AutoFlight Sets eVTOL Endurance Record With China Flight

AutoFlight eVTOL

AutoFlight’s fourth-generation eVTOL was styled by Mini-to-McLaren automotive designer Frank Stephenson.

Credit: AutoFlight

AutoFlight, a startup with operations in China and Europe, has completed the longest flight to date by an electric vertical takeoff and landing (eVTOL) aircraft, its fourth-generation Gen4 demonstrator flying 250.6 km (155.6 mi.) on a single charge.

The remotely piloted flight, on Feb. 23 in Shanghai, included a vertical takeoff and landing and narrowly exceeded the existing record of 248.8 km set by Joby Aviation’s S4 in July 2021.

  • Gen4 design increases numbers of lift rotors
  • Design close to certification-conforming eVTOL

The Gen4 is the latest iteration of the lift-plus-cruise design for AutoFlight’s piloted three-passenger Prosperity I eVTOL air taxi. The first-generation proof-of-concept V1500 initially flew in October 2021. The latest prototype introduces a number of design changes including the addition of two outboard wing booms that increase the number of lift rotors to 10 from eight on previous aircraft.

Adding the wing booms allows zero overlap between the lift rotors, improving efficiency and reducing noise. “This is [the] first aircraft that is hitting the mark on how quiet it can be,” AutoFlight President Omer Bar-Yohay says. The Gen4 aircraft is not a conforming prototype for certification tests. “We are inching closer to conformity, but we are not quite there,” he says.

One feature that is not conforming on the Gen 4 is the three pusher propellers for wing-borne propulsion, two on the inboard wing booms and one on the aft fuselage. The conforming aircraft will have two pusher props. “Having three allows us to go to the edge of the flight envelope safely to test failure modes and avoid the need to use a recovery parachute,” Bar-Yohay says.

The 1.5-hr. endurance test flight demonstrated the planned capability of the 2,000-kg (4,400-lb.) gross-weight Prosperity I, which has a design range of 250 km at a cruise speed of 200 kph (124 mph). After a vertical takeoff at just more than 1,800-kg gross weight and transition to wing-borne flight, the aircraft completed 20 circuits of a 2-km-radius flight track while being remotely piloted from the ground.

The endurance flight allowed AutoFlight “to fly at the safe edge of battery capacity and show we are able to safely land vertically,” he says. “We were able to see how the aircraft behaves as the voltages start to go down and amps go up. It was a good validation exercise.” The Gen4 is powered by commercially available lithium-ion pouch cells provided by a Chinese supplier.

“We intend to fly the Gen4 quite a lot,” says Bar-Yohay, adding AutoFlight plans to build more than one of the aircraft for flight testing in China and in Europe. The company is unusual for an eVTOL startup in that it plans to certify the Prosperity I in Europe but build most of the aircraft in China. This version of the aircraft will have European and U.S. avionics for certification and security. A different version with local avionics will be certified in China.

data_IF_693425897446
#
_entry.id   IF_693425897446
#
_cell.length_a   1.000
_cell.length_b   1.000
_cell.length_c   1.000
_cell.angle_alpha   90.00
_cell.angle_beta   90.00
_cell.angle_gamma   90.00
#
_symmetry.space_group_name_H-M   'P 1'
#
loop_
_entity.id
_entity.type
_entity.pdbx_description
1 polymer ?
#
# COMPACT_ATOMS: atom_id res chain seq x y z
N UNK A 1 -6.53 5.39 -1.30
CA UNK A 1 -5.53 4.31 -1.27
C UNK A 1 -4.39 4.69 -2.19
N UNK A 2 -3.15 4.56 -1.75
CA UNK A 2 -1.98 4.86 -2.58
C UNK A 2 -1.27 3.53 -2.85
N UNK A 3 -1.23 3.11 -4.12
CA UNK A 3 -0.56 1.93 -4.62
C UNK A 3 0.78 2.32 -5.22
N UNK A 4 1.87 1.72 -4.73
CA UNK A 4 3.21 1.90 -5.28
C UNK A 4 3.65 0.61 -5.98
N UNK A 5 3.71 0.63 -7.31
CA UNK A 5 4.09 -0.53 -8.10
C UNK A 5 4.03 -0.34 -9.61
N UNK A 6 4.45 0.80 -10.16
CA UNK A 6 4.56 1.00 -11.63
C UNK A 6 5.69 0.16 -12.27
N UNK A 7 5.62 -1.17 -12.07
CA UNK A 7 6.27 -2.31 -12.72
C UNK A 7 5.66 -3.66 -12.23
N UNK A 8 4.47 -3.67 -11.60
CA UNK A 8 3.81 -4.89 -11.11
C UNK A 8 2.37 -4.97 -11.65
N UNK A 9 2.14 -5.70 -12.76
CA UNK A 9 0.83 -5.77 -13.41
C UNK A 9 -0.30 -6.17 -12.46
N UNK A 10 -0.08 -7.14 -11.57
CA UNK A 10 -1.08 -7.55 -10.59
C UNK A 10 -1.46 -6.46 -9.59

AutoFlight differs from other companies that are building up their manufacturing capability alongside certifying their aircraft, as the Chinese arm has an established capability to produce another aircraft in a short time at reasonable cost. “So we can iterate a bit more and a bit better than most, if not than anyone,” he says. The company anticipated having a conforming design by year’s end and is aiming for European type certification in 2025.

Based in Augsburg, Germany, AutoFlight Europe is the design organization for the Prosperity I and is pursuing certification under the European Union Aviation Safety Agency’s (EASA) Special Condition for VTOL (SC-VTOL). The German arm is in the process of obtaining design organization approval (DOA) from EASA. The company will then contract with AutoFlight in China to produce parts for the European-certified aircraft.

“There are two sister companies, one a supplier to the other,” Bar-Yohay says. This enables the startup to tap into an existing supply chain. AutoFlight has an R&D and assembly center in Kunshan, Jiangsu province, and a composites manufacturing plant in Jining, Shandong province. Originally a manufacturer of uncrewed aircraft, the company produces its own airframes, propellers, electric motors and controllers, battery packs, power management units, air data sensors and autopilots.

AutoFlight plans to establish final-assembly facilities for the Prosperity I in China, Europe and the U.S. This is because eVTOL certification is not harmonized, Bar-Yohay says. While EASA’s SC-VTOL certification requires the same 10-9 safety level as commercial aviation, the FAA’s Part 21.17(b) accepts a lower level and the Civil Aviation Administration of China is “10 to the minus something else,” he says, so performing final assembly locally makes it easier to work with regulators.

Graham Warwick

Graham leads Aviation Week's coverage of technology, focusing on engineering and technology across the aerospace industry, with a special focus on identifying technologies of strategic importance to aviation, aerospace and defense.